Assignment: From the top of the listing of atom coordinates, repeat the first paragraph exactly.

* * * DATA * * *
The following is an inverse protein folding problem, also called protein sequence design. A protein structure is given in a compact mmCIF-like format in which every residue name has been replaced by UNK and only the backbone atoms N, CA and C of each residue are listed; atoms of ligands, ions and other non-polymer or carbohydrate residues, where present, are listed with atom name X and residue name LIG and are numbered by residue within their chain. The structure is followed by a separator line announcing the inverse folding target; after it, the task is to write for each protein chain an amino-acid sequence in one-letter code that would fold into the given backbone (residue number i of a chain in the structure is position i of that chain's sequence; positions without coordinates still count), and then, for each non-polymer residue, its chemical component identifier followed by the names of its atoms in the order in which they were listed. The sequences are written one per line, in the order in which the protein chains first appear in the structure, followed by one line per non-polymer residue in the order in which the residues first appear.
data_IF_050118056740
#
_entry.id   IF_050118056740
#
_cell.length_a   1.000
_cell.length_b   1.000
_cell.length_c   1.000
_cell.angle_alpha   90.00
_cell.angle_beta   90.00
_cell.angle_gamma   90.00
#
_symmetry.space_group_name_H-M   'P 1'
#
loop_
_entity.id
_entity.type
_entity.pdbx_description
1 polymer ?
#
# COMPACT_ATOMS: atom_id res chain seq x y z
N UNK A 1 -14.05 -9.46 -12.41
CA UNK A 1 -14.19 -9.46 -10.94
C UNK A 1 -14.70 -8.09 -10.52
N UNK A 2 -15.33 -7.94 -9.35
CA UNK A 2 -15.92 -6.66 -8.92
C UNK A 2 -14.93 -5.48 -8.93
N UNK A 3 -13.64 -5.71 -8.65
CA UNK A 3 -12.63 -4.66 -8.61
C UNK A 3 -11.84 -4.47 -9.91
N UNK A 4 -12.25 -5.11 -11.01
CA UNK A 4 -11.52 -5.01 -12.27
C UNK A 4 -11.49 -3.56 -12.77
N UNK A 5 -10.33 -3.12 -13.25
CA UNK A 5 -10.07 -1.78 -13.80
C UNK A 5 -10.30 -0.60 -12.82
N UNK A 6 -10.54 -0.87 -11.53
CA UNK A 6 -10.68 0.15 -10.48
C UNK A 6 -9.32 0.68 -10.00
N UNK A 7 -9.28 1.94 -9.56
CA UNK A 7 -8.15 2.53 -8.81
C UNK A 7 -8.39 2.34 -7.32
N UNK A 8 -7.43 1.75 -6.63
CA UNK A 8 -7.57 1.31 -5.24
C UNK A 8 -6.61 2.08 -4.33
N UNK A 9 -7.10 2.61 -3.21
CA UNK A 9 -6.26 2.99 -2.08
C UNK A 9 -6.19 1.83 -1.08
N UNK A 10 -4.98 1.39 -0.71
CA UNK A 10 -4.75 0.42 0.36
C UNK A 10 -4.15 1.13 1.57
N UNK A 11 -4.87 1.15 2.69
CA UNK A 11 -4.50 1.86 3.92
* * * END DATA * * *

The following is an inverse protein folding problem, also called protein sequence design. A protein structure is given in a compact mmCIF-like format in which every residue name has been replaced by UNK and only the backbone atoms N, CA and C of each residue are listed; atoms of ligands, ions and other non-polymer or carbohydrate residues, where present, are listed with atom name X and residue name LIG and are numbered by residue within their chain. The structure is followed by a separator line announcing the inverse folding target; after it, the task is to write for each protein chain an amino-acid sequence in one-letter code that would fold into the given backbone (residue number i of a chain in the structure is position i of that chain's sequence; positions without coordinates still count), and then, for each non-polymer residue, its chemical component identifier followed by the names of its atoms in the order in which they were listed. The sequences are written one per line, in the order in which the protein chains first appear in the structure, followed by one line per non-polymer residue in the order in which the residues first appear.